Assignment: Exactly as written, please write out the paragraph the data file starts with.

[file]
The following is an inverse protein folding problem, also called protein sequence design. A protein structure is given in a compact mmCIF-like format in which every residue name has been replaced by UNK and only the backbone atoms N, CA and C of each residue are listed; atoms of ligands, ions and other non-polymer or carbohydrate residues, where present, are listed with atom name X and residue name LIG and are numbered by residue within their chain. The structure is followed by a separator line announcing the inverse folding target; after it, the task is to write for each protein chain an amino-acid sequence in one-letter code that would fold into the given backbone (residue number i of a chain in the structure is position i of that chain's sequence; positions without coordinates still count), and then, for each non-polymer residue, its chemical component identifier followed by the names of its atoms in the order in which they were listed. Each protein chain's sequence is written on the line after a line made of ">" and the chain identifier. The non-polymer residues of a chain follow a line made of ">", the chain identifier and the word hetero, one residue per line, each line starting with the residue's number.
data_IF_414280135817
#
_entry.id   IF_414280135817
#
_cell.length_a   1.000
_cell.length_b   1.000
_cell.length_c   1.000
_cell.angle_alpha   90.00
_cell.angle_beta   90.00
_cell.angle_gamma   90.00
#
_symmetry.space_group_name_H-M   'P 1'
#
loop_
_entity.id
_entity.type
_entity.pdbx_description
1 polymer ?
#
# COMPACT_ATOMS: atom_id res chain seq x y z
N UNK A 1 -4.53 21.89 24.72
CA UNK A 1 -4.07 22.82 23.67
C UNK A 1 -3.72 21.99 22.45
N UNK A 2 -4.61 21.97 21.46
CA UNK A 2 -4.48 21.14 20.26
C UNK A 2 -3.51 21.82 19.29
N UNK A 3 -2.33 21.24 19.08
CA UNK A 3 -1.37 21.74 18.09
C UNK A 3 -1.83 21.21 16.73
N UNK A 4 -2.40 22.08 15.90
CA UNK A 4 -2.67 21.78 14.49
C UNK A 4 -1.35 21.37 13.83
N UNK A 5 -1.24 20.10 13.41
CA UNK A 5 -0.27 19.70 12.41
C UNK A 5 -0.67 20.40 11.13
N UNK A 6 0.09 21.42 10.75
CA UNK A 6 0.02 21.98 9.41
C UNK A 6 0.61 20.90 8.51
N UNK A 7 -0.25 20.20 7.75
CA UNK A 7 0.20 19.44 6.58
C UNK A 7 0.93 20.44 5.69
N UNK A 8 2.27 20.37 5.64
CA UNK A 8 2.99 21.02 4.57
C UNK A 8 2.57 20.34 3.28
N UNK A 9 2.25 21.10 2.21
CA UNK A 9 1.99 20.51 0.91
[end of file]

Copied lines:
The following is an inverse protein folding problem, also called protein sequence design. A protein structure is given in a compact mmCIF-like format in which every residue name has been replaced by UNK and only the backbone atoms N, CA and C of each residue are listed; atoms of ligands, ions and other non-polymer or carbohydrate residues, where present, are listed with atom name X and residue name LIG and are numbered by residue within their chain. The structure is followed by a separator line announcing the inverse folding target; after it, the task is to write for each protein chain an amino-acid sequence in one-letter code that would fold into the given backbone (residue number i of a chain in the structure is position i of that chain's sequence; positions without coordinates still count), and then, for each non-polymer residue, its chemical component identifier followed by the names of its atoms in the order in which they were listed. Each protein chain's sequence is written on the line after a line made of ">" and the chain identifier. The non-polymer residues of a chain follow a line made of ">", the chain identifier and the word hetero, one residue per line, each line starting with the residue's number.